Opie Way, also based in Fletcher, NC (inside the Diamond Brand Gear factory!), has been making sneakers in the heart of Western North Carolina just shy of half a decade. Very few companies are still manufacturing sneakers stateside, especially from scratch, so alone the fact they have managed to configure this type of manufacturing, and in only 4 years, is a nod to their relentless efforts and passion-driven approach. Justin and his talented team of craftspeople have built a thoughtful product mix that blends timelessness and beautiful lines with premium, scrutinized materials, culminating in a domestic offering that rivals brands with unlimited equipment budgets and economies of scale built over a century or longer. Their efforts and their niche has not only earned them Garden & Gun Magazine's 2020 Made in The South Award, but also a 2020 Our State Magazine Made in NC Award.
When I first met Justin back in late Summer of 2020, I knew that not only had I discovered another passionate, amazing talent in NC, but I instantly knew I found a best friend. Within a month, I took a daytrip up to meet in person, brought along a bag full of original footwear examples from our vast company archive, and Justin and I quickly were off to the races, plotting how and where we could begin working together on projects. By 2021, we released a throwback canvas sneaker collaboration, consisting of six different styles of hi-tops. This first release was essentially the Cadillac version of Chuck Taylors, way before Nike bought them, when the rubber sole was thick and took a good long while to wear down, all of the ingredients would stand up to the test, and the colorways looked bygone. Then, when we got the Draper X-3 shuttle looms online and running efficiently at the beginning of the year, my mind began racing on ideas that wouldn't fit into any normal box.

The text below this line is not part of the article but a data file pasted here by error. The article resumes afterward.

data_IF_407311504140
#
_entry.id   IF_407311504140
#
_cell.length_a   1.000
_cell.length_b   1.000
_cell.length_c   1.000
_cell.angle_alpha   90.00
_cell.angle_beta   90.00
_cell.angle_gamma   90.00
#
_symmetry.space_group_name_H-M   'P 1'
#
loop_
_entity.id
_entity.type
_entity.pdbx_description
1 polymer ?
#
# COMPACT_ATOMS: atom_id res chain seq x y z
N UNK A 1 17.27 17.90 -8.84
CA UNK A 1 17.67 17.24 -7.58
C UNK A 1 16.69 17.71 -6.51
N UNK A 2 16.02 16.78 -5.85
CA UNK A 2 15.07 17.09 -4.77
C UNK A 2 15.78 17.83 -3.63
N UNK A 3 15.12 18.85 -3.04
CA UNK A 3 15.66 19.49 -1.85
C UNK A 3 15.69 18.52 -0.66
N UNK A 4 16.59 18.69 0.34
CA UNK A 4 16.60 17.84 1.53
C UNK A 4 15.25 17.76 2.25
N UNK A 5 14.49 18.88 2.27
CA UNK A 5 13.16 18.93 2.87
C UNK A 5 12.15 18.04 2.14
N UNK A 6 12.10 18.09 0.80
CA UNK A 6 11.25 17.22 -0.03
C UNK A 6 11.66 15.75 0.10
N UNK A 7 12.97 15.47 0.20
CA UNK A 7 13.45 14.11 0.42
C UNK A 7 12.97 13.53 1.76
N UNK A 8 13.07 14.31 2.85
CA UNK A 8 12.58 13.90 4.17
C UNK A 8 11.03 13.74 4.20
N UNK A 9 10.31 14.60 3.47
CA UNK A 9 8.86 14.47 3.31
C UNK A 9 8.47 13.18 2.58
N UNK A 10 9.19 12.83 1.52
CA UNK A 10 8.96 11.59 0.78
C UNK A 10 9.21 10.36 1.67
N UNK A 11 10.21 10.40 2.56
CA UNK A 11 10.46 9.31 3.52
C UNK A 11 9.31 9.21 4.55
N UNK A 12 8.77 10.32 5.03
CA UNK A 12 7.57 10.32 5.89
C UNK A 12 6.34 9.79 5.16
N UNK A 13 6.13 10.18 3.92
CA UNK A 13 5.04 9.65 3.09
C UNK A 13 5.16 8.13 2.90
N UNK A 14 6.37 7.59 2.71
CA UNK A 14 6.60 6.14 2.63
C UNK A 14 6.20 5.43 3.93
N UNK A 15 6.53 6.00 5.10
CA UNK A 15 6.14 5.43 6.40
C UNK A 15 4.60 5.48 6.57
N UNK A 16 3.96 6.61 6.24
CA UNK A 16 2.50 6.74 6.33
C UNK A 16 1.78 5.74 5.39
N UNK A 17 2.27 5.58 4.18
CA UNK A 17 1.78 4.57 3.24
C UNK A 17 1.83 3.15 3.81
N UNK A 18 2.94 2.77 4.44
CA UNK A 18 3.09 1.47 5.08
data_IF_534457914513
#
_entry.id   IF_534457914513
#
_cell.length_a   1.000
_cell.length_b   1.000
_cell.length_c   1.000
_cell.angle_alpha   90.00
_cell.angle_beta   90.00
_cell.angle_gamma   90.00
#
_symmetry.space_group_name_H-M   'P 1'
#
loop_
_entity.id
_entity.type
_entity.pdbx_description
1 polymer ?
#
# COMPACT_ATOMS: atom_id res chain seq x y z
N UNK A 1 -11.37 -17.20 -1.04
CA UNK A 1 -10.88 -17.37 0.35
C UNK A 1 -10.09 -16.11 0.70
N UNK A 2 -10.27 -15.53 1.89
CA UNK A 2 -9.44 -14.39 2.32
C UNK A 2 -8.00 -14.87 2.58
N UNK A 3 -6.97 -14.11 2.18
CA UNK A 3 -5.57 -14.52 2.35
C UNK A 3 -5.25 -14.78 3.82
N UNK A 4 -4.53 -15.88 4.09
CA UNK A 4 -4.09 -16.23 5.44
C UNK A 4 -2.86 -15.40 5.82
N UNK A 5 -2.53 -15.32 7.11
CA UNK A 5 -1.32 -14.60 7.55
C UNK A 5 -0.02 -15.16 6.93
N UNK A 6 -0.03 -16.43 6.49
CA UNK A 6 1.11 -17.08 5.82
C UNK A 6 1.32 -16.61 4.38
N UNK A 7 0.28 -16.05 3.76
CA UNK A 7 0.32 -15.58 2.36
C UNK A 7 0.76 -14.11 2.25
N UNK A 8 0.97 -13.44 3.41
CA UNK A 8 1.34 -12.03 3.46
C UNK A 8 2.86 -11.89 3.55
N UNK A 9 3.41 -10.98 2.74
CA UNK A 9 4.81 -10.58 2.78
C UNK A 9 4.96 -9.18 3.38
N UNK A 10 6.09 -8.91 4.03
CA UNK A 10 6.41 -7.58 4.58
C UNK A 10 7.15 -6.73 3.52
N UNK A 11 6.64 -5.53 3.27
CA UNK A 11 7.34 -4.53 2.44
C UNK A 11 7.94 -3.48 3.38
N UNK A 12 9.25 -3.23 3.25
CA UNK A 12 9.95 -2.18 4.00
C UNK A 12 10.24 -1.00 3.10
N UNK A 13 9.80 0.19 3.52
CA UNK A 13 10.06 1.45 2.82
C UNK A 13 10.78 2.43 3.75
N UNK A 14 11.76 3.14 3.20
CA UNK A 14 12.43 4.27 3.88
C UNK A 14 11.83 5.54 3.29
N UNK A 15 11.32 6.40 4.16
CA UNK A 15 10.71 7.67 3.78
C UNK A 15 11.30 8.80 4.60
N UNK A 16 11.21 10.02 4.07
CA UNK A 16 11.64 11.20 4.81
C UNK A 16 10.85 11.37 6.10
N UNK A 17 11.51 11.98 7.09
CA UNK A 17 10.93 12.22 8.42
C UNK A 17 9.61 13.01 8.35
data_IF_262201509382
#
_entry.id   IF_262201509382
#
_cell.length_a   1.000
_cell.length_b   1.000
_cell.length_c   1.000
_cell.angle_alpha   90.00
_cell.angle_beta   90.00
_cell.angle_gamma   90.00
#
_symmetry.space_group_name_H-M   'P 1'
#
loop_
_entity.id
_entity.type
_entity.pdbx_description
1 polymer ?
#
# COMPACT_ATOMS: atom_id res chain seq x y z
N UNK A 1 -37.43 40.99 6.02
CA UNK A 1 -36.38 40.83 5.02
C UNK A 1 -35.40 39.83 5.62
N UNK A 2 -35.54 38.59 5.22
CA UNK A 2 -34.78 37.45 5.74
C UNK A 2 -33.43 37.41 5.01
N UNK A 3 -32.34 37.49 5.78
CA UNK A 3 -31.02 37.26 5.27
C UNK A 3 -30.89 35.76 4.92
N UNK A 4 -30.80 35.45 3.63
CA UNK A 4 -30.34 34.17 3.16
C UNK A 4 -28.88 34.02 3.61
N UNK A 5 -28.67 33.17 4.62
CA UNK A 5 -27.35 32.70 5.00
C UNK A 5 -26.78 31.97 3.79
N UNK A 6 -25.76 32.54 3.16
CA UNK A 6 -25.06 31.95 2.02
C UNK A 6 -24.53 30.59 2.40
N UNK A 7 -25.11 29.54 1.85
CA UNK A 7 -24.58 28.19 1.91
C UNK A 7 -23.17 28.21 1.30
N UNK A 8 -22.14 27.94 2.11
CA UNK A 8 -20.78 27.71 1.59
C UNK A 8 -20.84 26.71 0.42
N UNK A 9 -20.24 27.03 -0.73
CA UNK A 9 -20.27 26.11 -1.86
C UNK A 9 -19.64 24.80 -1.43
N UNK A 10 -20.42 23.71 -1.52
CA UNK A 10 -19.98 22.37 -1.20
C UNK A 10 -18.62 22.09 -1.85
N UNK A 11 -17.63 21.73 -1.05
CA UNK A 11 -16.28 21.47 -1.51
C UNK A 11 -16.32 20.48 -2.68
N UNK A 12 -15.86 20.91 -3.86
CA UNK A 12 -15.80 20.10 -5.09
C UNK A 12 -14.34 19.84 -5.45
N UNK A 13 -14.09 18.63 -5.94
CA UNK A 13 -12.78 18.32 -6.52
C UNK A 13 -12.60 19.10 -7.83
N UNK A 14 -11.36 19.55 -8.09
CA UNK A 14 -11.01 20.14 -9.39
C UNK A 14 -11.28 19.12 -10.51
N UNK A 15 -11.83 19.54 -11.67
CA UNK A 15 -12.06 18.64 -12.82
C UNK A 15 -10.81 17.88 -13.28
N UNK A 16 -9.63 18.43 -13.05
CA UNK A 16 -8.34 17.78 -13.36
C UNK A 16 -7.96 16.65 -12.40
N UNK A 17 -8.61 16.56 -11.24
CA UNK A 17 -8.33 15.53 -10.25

TLDNR: The pandemic had us all feeling distant, sometimes alone, sometimes leaving us with question marks about the viability of our business models. When I say this, I think I speak for small businesses and artisans across the nation and across the globe. When we were making medical-grade face masks during 2020 for Cone Health, a tagline appeared in my mind that stood out more than others: #BetterDaysAhead and we posted a lot with this to help people remember that these feelings weren't permanent. Something just felt right when we began sampling with package-dyed colored fill yarns from Meridian Specialty Yarns, the first thing that came to mind was ship samples to Justin and call it Weft Out. Denim, by nature is a warp-faced fabric, warp being the yarn that runs the length of a pair of jeans, which is standardly indigo blue in shade (yes, we know there are lots of exceptions). The weft, i.e. the yarn that interlaces the blue warp, can easily be changed to any color. So, we made denims with colored weft, purple, goldenrod, turquoise, french blue, orange creamsicle, royal blue, silver, dark grey, dark tan, and navy, and we began collaborating with Opie Way for a Weft Out series using the sneaker pattern from the first collaboration round, the underlying idea being that those weft yarns are often overlooked, sometimes left out of the product description or lost/hidden in the product itself, and we all emerged on the other side of the shutdown feeling slightly left out, so we aimed to spark hope and positivity through combining cloth woven in Greensboro with vibrant colors and sneakers made in Fletcher under the Weft Out trademark. Don't feel left out, wear Weft Out!